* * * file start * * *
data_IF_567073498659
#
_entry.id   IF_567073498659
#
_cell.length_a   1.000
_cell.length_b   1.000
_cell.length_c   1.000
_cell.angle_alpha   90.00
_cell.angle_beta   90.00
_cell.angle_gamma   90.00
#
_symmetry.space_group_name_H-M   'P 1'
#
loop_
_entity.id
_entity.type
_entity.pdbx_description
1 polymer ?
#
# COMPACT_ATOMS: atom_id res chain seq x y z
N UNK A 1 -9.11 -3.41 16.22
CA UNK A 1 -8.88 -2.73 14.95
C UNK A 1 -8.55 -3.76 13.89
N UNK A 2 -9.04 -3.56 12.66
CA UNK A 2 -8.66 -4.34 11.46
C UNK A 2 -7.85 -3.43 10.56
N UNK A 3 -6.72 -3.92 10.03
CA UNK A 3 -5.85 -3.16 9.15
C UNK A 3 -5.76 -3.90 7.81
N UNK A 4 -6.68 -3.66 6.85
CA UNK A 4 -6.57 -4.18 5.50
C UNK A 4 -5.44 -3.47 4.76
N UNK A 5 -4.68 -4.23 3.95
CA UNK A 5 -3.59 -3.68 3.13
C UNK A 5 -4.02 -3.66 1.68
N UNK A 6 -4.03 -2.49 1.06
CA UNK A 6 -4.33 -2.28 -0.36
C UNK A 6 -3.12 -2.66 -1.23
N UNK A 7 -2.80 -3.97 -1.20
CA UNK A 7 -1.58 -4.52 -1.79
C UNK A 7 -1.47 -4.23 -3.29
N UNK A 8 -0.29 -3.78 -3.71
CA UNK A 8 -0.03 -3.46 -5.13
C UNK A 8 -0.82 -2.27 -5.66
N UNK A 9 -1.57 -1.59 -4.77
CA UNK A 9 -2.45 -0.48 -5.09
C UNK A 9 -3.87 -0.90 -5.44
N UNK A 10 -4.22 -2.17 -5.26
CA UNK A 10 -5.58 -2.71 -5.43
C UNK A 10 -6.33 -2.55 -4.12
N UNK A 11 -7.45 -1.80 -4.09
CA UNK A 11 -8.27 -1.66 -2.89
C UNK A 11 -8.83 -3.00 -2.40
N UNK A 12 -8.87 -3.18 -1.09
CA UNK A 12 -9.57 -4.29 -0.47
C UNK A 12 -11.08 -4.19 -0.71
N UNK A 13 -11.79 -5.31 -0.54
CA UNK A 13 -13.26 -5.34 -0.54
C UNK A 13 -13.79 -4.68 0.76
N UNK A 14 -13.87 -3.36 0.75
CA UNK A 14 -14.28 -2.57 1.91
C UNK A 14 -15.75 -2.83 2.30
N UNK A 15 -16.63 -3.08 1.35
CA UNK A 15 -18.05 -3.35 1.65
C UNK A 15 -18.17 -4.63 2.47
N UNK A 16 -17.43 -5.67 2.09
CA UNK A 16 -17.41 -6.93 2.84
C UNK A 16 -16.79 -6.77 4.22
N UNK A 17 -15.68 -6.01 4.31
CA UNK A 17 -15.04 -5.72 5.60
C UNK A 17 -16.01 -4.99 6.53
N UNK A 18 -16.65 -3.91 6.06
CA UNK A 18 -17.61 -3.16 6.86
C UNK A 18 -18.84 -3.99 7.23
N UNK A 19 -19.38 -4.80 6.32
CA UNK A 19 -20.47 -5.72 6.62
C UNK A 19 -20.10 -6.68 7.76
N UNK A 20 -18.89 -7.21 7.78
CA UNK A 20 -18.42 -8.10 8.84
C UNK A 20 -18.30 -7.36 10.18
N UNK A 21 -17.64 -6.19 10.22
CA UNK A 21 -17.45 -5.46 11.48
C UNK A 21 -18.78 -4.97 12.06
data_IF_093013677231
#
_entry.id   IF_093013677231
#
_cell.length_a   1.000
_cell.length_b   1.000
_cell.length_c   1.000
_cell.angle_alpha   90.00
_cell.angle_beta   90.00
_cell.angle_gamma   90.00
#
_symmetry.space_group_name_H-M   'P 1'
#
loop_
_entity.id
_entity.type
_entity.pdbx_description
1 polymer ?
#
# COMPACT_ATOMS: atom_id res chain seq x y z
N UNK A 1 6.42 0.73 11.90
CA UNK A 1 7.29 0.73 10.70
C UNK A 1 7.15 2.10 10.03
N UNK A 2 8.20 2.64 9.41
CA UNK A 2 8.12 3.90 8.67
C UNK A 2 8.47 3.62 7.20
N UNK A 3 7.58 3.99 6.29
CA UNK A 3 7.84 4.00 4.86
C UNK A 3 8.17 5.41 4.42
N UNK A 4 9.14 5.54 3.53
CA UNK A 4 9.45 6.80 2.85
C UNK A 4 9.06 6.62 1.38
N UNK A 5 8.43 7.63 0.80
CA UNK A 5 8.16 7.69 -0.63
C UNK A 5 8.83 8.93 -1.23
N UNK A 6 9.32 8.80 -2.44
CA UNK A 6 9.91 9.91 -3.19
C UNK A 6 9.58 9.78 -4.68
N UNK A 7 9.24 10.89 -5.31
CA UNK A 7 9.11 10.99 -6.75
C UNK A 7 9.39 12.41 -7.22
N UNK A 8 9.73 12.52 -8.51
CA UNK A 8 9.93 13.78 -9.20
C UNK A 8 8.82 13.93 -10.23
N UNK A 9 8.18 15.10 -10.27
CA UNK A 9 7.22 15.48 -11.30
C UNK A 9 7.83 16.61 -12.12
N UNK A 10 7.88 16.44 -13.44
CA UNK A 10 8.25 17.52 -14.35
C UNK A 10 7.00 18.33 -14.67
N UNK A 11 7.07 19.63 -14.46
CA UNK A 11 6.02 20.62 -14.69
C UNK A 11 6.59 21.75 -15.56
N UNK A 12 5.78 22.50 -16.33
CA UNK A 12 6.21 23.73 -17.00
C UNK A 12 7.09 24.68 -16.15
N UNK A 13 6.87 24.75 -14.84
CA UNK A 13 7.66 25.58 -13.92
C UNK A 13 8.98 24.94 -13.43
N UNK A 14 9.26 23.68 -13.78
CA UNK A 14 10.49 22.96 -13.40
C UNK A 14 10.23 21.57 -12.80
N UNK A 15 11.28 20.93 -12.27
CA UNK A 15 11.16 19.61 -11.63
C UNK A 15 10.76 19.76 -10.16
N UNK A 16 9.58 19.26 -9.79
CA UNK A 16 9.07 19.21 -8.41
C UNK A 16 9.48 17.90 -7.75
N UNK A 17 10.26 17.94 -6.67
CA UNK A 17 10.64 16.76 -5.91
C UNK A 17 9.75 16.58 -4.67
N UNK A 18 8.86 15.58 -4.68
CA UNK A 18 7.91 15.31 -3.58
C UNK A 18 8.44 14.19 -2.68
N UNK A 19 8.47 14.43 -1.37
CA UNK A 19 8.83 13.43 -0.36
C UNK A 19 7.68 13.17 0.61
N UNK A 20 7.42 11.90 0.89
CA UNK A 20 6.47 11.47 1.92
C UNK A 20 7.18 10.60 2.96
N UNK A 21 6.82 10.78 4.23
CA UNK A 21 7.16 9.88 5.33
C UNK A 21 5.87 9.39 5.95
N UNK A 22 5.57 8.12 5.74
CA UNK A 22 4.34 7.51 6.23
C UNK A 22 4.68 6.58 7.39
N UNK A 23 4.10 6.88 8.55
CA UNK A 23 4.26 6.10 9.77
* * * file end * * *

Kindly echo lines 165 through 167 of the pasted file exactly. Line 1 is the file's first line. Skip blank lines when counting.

CA UNK A 21 7.16 9.88 5.33
C UNK A 21 5.87 9.39 5.95
N UNK A 22 5.57 8.12 5.74